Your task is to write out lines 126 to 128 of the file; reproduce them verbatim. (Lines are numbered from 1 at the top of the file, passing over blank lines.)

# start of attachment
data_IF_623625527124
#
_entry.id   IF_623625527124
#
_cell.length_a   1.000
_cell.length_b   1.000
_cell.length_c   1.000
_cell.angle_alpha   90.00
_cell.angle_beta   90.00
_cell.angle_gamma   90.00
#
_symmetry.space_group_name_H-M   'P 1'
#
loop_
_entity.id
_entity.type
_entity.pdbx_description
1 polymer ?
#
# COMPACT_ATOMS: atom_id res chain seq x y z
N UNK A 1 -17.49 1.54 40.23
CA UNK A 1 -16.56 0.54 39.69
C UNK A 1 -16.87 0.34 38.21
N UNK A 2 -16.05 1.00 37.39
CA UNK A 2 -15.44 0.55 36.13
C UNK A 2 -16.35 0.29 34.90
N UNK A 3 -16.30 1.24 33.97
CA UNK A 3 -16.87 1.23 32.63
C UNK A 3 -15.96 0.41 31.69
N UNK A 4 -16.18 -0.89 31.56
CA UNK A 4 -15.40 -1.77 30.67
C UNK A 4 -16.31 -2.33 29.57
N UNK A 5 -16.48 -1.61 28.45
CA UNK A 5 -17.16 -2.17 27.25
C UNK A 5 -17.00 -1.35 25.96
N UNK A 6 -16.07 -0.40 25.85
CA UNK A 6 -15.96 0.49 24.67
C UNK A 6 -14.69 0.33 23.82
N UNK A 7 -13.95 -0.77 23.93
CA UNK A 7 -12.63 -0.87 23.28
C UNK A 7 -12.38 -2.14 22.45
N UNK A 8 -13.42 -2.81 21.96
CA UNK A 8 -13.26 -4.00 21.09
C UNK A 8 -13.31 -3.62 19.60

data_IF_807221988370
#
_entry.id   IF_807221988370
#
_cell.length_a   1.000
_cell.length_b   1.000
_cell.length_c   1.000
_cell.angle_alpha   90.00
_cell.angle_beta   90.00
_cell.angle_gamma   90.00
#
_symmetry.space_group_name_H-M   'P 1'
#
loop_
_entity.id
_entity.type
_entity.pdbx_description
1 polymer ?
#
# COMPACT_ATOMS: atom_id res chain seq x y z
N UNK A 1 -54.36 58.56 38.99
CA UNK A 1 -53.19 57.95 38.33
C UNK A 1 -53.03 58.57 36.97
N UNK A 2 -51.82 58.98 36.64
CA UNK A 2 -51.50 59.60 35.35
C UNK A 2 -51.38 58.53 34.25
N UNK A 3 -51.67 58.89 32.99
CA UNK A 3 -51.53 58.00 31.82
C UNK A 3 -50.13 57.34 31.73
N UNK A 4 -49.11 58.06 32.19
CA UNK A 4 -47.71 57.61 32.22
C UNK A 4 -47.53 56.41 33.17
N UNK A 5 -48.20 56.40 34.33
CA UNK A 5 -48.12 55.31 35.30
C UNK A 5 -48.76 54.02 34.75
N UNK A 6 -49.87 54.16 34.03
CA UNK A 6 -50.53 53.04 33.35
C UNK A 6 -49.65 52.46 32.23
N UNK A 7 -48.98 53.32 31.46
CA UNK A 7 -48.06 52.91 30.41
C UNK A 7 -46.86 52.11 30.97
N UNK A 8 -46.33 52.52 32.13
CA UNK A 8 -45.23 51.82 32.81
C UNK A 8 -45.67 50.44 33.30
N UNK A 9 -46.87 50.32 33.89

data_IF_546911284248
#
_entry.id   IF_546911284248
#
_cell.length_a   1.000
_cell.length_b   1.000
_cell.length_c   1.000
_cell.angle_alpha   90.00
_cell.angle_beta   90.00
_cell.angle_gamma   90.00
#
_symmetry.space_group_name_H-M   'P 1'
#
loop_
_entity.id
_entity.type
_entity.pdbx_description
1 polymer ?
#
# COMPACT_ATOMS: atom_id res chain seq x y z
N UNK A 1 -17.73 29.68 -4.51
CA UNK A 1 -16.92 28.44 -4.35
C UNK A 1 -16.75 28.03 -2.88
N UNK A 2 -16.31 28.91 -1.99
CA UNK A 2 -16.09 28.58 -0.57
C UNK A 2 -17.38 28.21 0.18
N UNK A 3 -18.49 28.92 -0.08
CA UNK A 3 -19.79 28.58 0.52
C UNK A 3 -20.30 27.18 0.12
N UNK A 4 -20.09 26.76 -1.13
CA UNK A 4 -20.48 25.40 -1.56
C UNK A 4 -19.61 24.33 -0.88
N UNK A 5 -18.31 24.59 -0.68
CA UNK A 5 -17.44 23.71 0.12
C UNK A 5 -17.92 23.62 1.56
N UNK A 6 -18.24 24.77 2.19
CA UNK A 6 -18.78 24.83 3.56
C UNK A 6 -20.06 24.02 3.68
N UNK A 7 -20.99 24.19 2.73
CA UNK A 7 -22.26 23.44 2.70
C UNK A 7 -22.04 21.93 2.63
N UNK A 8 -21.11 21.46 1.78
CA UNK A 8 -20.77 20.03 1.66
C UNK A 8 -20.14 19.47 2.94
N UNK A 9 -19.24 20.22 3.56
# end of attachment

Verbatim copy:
CA UNK A 6 -18.78 24.83 3.56
C UNK A 6 -20.06 24.02 3.68
N UNK A 7 -20.99 24.19 2.73